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serious from the beginning. we watched it spread from derry in the northwest part _ of northern ireland and to further down near belfast| and then through belfast. i think the media caught up not paying attention - to the violence at the start. they missed about a week of it. then, they did arrive and then when they arrived it mainly. started to tail off. there was a bizarre moment in the middle of this, - there were petrol—bombs being thrown in northern ireland, - very serious disturbances in the street. _ the police under- attack, tensions high. the daily telegraph had on its front page a story about rory mcilroy accidentally hitting his father— on his head with a golf ball. that was the northern ireland person— that was the northern ireland person they— that was the northern ireland person they chose _ that was the northern ireland person they chose to - that was the northern ireland person they chose to focus i that was the northern irelandl person they chose to focus on. northern ireland is very much a part from the british - mainland. there may be 500 miles - between london and belfast but it really seems - psychologically at times like five million. and if petrol— bombs were being
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thrown and those disturbances. in london, in manchester, in cardiff, in edinburgh, . there would not have l been a gap of a week. that's the history of the troubles. i it's nothing new right now. generally, the british media focused on northern irelandj when there were ira attacks . in england or there was british soldiers being killed in northern ireland. | as opposed to local- northern ireland people. noel, do you agree with that? it seems to me there is a squeamishness in london—based newsrooms about these sorts of incidents in northern ireland. i know myself, when i was a reporterfor newsround back in 2013, i was sent there to cover the flag rights. the last time there was a major flare—up of violence. and it was the most intimidating story i ever covered. i spent a long time researching it but in terms of the identity politics, everything that you could say wrong that could upset, or worse, offend a large group of people.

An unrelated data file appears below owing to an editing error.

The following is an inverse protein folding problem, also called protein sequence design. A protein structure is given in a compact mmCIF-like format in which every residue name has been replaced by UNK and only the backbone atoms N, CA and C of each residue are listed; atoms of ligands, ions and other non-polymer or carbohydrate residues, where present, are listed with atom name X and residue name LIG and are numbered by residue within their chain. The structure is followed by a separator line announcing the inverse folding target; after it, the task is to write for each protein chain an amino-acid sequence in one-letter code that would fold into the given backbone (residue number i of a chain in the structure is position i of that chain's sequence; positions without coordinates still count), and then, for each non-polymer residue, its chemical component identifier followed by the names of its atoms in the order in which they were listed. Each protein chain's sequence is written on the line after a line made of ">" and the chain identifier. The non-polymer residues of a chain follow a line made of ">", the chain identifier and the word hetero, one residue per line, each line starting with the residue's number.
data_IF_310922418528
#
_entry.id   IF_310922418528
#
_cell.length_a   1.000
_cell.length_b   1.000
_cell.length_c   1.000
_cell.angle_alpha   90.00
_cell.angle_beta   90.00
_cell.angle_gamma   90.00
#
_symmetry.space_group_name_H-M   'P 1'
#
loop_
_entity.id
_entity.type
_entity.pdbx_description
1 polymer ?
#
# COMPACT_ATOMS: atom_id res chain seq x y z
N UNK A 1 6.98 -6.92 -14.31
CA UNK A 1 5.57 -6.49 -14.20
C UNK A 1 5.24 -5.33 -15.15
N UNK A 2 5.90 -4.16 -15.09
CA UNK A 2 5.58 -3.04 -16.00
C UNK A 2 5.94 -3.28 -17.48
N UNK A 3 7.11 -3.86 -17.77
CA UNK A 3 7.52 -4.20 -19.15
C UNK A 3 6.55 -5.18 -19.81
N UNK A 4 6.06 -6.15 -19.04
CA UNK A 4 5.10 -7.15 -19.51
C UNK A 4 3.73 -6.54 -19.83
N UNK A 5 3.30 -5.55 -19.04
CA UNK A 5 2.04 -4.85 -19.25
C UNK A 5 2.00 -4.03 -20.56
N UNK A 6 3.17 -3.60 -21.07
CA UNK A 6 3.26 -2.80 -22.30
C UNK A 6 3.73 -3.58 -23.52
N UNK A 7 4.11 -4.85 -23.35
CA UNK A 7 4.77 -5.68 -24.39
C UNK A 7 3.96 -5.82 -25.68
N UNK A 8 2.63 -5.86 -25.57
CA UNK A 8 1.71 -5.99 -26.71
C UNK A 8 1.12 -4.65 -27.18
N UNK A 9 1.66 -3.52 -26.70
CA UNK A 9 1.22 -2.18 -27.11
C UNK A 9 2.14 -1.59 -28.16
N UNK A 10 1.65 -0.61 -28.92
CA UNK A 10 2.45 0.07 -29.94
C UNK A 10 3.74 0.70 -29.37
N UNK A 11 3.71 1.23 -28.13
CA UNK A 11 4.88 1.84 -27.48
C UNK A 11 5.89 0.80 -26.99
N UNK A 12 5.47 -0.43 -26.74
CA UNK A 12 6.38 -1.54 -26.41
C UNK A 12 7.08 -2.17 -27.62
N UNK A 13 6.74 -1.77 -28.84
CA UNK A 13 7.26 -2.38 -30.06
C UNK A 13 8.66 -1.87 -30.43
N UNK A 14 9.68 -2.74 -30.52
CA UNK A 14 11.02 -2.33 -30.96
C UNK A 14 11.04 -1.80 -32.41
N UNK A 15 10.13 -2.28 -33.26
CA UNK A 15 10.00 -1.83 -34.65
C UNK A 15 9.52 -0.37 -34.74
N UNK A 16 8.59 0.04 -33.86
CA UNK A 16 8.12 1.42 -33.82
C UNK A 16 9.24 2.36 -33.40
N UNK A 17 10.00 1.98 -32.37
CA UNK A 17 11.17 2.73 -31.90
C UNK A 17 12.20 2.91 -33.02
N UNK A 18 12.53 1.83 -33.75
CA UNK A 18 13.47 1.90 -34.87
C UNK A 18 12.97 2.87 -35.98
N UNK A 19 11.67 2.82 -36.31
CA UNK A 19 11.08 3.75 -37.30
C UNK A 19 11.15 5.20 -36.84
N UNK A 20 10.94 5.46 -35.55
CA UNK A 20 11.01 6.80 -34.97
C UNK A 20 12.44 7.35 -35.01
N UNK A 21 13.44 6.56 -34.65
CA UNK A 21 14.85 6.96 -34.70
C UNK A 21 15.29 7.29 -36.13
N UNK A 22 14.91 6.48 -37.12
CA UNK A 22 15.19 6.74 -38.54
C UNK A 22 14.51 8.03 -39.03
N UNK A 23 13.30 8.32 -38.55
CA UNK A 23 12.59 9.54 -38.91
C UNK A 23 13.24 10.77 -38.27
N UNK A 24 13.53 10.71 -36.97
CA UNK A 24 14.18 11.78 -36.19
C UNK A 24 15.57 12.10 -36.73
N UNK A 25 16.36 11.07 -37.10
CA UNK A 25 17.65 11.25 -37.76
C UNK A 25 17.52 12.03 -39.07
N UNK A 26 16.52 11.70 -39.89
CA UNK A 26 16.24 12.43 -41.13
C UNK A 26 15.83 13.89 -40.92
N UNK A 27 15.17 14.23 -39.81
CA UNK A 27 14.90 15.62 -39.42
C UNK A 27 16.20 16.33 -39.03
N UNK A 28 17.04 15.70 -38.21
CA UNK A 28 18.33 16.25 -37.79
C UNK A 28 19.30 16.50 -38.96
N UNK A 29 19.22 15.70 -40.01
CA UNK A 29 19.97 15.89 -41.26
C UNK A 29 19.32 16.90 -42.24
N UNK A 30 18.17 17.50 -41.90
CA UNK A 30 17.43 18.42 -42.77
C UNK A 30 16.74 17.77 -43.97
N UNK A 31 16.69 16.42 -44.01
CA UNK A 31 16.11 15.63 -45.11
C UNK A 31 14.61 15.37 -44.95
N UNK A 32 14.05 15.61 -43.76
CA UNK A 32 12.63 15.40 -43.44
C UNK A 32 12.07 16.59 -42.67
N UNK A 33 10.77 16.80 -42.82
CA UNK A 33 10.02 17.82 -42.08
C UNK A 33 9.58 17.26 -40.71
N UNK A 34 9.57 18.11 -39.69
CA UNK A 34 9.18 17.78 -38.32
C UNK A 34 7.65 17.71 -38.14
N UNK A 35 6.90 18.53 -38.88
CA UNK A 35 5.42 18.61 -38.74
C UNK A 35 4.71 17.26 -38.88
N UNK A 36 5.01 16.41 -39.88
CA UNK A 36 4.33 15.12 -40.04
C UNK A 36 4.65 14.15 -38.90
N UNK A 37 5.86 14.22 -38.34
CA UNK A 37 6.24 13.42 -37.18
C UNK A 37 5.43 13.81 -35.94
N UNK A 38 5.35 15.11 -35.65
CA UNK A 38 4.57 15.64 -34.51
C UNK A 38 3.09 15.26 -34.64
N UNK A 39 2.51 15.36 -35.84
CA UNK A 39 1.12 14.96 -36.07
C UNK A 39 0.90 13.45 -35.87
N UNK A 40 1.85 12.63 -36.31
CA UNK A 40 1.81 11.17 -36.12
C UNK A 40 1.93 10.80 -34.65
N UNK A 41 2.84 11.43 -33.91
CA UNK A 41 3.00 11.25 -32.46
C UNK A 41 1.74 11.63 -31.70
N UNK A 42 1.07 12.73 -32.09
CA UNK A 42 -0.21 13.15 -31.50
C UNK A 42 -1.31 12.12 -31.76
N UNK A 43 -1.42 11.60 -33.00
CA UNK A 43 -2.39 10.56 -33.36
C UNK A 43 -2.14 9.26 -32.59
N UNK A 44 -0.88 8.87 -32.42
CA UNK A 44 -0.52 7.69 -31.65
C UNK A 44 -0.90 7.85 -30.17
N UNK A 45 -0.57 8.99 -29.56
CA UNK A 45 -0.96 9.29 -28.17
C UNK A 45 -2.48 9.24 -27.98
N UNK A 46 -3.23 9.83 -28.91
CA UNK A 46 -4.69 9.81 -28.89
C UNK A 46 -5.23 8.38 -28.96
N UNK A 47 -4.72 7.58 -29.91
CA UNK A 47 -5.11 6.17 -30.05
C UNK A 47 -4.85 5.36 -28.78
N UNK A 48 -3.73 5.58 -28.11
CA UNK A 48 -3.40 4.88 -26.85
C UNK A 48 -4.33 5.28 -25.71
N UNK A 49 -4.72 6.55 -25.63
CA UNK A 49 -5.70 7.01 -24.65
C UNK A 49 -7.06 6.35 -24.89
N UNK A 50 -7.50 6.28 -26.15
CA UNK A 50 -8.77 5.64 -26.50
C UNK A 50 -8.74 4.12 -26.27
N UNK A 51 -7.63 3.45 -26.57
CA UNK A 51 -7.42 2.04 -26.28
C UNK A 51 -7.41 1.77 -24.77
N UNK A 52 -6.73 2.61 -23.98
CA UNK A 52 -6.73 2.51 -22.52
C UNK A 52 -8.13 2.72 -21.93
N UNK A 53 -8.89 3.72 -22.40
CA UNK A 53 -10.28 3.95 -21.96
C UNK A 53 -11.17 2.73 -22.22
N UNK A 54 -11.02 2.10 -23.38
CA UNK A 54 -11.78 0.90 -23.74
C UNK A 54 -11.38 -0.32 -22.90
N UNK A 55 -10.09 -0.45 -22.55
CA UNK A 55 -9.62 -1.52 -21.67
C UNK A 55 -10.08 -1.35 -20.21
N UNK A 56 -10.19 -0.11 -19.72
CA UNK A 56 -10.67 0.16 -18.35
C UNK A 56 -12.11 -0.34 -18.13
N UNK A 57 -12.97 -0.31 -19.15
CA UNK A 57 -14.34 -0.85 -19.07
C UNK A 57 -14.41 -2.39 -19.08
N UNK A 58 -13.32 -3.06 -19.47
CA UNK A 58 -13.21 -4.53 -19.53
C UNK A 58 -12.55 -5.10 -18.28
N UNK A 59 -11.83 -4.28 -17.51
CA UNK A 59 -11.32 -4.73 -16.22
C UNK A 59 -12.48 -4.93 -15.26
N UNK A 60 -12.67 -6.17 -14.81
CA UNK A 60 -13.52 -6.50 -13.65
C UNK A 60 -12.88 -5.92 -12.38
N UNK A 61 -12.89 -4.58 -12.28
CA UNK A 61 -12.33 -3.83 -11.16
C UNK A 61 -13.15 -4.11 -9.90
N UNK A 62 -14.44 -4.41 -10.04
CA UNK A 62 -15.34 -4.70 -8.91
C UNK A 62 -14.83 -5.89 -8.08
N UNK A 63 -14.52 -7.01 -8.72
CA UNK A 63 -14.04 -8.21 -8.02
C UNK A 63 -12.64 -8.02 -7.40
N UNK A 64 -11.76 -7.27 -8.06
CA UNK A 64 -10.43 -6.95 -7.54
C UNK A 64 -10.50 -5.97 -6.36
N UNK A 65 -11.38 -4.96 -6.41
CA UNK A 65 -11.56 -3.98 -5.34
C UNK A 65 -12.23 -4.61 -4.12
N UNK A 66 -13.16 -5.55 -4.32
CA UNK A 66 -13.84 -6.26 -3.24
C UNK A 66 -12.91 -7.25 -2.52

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do you think there is a problem with london—based newsrooms simply not wanting to tackle these issues? the flags issue was probably easier to cover because of the symbolism and the notion that a flag was being taken down from public buildings and there was an erosion in a sense of identity. even though it was a result of a democratic vote by an elected body. people could probably focus on it much more easily and people could probably also focus on the dispute over because you have the orange order marching down a particular route and interface being stopped and the violence which would follow. this is been so unusual because this was there were different factors involved. clearly a connection to brexit and the northern ireland protocol. clearly anger over the bobby storey funeral story and the decision not to prosecute individuals as a result of their involvement in it. but also this vague sense of alienation and the allegation that people in protestant
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and unionist areas were missing out on some sort of peace bonanza — thatjobs, investment, housing was going elsewhere. which i think we definitely in the newspaper have a responsibility to challenge. because the evidence is very much to the contrary. but when it all started to kick off, it did, it was difficult to explain exactly why these people were gathering. initially, in derry, and then, in newton abbey but then when it came to the place where it all started in 1969 the imagery was unmistakable. people on the loyalist side started to attack the police, burned buses, trying to get through the piece lines, which are still with us, to confront people on the other side they are. it was almost a primeval sense to that. and people were entitled to wonder how do we come out of that? and i think some of the people involved didn't know it themselves. other than hatred of outsiders, hatred of their and enemies and a chance to attack them came along and things developed very, very quickly.